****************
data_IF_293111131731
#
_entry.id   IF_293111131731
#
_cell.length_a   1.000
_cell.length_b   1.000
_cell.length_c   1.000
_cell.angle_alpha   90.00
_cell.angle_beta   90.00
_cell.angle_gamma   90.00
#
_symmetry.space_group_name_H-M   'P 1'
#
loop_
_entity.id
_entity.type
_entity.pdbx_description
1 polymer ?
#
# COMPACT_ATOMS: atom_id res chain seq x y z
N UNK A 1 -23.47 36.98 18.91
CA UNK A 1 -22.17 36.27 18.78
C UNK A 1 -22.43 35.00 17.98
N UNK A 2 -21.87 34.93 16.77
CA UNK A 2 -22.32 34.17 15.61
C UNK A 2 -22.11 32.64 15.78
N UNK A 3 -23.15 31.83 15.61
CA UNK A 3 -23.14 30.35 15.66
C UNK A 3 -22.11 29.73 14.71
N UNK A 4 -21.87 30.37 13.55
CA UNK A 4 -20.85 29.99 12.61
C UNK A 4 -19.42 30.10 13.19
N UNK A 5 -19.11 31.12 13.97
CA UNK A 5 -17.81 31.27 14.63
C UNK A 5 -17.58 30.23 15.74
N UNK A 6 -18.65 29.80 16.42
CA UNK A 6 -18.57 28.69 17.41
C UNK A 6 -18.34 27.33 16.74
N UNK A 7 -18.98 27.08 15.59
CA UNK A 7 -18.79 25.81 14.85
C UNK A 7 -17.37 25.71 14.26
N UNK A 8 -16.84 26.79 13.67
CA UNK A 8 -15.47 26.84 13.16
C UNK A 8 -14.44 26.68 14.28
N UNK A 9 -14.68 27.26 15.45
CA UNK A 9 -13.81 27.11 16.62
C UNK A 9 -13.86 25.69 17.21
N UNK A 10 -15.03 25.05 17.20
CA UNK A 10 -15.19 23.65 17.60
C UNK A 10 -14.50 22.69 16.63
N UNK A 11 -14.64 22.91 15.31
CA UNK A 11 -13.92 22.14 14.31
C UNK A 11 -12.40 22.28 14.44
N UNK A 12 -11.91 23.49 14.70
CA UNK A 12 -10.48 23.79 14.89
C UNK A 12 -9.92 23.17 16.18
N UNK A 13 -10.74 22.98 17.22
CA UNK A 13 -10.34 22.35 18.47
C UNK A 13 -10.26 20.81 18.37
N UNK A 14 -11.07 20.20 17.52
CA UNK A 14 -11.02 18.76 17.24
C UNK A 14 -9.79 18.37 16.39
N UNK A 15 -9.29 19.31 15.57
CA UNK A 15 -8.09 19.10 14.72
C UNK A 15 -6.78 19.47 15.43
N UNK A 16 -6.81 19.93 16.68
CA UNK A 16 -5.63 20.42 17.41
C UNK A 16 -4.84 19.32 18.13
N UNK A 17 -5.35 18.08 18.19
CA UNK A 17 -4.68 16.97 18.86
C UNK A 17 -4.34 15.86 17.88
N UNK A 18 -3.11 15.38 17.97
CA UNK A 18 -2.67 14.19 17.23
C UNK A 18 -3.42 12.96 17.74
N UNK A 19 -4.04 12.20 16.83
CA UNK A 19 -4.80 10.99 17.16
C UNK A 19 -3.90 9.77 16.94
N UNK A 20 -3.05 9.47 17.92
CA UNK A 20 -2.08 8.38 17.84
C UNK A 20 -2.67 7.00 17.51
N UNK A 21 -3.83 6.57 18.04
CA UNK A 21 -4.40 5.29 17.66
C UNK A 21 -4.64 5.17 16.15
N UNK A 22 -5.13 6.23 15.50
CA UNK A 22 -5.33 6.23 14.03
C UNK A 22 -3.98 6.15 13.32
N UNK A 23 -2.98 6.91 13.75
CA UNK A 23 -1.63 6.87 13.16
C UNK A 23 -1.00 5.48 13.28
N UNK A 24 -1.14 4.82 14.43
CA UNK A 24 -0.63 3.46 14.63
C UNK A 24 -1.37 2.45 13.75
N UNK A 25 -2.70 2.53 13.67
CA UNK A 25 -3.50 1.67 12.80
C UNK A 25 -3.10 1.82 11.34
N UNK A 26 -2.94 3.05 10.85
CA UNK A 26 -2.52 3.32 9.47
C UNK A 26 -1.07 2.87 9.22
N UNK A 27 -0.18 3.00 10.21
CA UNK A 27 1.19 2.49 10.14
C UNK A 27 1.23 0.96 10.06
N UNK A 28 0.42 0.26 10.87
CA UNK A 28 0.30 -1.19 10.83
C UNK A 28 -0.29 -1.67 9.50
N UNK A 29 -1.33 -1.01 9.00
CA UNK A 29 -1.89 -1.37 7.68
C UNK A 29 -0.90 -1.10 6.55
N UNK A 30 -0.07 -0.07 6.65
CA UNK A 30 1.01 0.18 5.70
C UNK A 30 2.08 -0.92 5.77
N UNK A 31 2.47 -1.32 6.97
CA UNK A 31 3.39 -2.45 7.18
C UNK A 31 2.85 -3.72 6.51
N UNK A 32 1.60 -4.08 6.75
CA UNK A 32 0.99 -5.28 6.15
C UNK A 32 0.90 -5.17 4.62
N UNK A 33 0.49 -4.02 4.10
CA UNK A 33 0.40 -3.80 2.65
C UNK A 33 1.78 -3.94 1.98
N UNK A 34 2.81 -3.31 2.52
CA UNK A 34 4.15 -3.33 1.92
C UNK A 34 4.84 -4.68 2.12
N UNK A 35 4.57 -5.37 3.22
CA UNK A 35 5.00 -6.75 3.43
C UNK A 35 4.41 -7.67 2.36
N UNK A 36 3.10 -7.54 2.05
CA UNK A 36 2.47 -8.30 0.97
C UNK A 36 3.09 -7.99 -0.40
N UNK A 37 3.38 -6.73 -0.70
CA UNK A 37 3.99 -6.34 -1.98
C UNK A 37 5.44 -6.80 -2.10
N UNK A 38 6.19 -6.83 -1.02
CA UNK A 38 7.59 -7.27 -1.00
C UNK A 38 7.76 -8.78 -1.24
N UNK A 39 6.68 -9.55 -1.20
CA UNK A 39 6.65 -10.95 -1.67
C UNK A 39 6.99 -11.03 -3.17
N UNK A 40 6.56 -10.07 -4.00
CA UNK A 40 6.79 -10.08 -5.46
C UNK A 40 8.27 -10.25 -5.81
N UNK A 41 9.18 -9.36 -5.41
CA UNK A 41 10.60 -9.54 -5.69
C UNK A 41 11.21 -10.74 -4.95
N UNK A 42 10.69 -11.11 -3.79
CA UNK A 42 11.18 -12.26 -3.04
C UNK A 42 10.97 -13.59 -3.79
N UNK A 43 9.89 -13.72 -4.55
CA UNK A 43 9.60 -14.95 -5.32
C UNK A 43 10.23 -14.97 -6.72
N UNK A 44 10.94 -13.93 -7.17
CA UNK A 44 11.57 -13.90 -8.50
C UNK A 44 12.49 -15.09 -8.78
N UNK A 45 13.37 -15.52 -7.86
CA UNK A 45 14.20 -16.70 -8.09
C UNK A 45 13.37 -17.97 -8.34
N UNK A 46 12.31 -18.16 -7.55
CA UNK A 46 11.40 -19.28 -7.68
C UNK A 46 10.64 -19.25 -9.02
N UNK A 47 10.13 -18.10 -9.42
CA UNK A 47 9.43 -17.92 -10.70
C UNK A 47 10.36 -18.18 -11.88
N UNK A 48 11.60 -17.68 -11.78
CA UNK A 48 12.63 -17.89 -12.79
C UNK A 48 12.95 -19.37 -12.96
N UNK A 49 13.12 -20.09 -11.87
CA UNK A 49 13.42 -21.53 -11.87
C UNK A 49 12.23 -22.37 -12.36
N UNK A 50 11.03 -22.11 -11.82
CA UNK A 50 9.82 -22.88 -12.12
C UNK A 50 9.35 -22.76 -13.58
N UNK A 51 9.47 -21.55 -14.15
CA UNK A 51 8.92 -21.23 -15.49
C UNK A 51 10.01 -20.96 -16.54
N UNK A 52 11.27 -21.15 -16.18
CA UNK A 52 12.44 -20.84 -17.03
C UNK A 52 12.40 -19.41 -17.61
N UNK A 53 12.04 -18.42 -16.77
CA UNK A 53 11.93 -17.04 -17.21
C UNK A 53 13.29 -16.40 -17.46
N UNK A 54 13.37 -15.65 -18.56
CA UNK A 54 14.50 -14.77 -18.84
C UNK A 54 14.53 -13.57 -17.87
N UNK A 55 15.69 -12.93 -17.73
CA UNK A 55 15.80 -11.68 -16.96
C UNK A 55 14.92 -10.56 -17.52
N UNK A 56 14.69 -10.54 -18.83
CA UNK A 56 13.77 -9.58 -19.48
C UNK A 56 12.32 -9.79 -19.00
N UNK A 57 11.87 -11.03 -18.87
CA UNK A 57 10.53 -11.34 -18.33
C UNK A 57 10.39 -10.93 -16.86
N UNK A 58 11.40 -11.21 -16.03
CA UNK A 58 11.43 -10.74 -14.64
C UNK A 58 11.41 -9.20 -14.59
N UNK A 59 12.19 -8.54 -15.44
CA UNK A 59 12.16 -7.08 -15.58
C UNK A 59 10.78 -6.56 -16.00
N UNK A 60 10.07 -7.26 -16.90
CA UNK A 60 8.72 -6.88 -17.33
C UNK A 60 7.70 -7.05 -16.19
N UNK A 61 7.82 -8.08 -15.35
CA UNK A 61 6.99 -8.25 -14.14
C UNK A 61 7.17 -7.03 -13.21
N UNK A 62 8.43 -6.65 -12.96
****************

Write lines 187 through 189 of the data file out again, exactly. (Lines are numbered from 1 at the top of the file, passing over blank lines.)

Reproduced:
CA UNK A 56 13.77 -9.58 -19.48
C UNK A 56 12.32 -9.79 -19.00
N UNK A 57 11.87 -11.03 -18.87